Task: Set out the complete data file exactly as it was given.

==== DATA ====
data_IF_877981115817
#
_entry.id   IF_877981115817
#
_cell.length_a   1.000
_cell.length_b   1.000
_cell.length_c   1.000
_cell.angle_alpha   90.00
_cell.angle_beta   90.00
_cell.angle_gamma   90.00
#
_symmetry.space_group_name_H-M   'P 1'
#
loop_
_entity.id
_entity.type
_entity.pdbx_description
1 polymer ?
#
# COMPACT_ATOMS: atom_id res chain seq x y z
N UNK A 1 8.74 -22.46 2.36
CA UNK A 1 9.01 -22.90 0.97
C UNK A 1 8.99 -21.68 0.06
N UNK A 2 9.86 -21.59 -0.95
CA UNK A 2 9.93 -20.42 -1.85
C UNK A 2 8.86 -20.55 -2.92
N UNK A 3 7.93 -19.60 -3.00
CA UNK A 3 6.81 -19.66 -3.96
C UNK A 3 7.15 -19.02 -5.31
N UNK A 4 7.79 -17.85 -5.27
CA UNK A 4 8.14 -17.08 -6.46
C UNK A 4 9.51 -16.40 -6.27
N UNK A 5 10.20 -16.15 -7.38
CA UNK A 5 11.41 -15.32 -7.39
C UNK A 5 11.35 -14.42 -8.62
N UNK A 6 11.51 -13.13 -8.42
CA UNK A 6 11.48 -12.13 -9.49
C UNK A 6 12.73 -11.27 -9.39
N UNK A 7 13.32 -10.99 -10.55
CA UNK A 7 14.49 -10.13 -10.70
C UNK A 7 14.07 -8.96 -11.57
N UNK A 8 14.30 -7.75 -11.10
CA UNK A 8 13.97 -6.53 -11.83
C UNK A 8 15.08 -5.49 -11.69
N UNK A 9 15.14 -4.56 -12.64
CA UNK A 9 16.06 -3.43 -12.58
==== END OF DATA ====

data_IF_877981115817
#
_entry.id   IF_877981115817
#
_cell.length_a   1.000
_cell.length_b   1.000
_cell.length_c   1.000
_cell.angle_alpha   90.00
_cell.angle_beta   90.00
_cell.angle_gamma   90.00
#
_symmetry.space_group_name_H-M   'P 1'
#
loop_
_entity.id
_entity.type
_entity.pdbx_description
1 polymer ?
#
# COMPACT_ATOMS: atom_id res chain seq x y z
N UNK A 1 8.74 -22.46 2.36
CA UNK A 1 9.01 -22.90 0.97
C UNK A 1 8.99 -21.68 0.06
N UNK A 2 9.86 -21.59 -0.95
CA UNK A 2 9.93 -20.42 -1.85
C UNK A 2 8.86 -20.55 -2.92
N UNK A 3 7.93 -19.60 -3.00
CA UNK A 3 6.81 -19.66 -3.96
C UNK A 3 7.15 -19.02 -5.31
N UNK A 4 7.79 -17.85 -5.27
CA UNK A 4 8.14 -17.08 -6.46
C UNK A 4 9.51 -16.40 -6.27
N UNK A 5 10.20 -16.15 -7.38
CA UNK A 5 11.41 -15.32 -7.39
C UNK A 5 11.35 -14.42 -8.62
N UNK A 6 11.51 -13.13 -8.42
CA UNK A 6 11.48 -12.13 -9.49
C UNK A 6 12.73 -11.27 -9.39
N UNK A 7 13.32 -10.99 -10.55
CA UNK A 7 14.49 -10.13 -10.70
C UNK A 7 14.07 -8.96 -11.57
N UNK A 8 14.30 -7.75 -11.10
CA UNK A 8 13.97 -6.53 -11.83
C UNK A 8 15.08 -5.49 -11.69
N UNK A 9 15.14 -4.56 -12.64
CA UNK A 9 16.06 -3.43 -12.58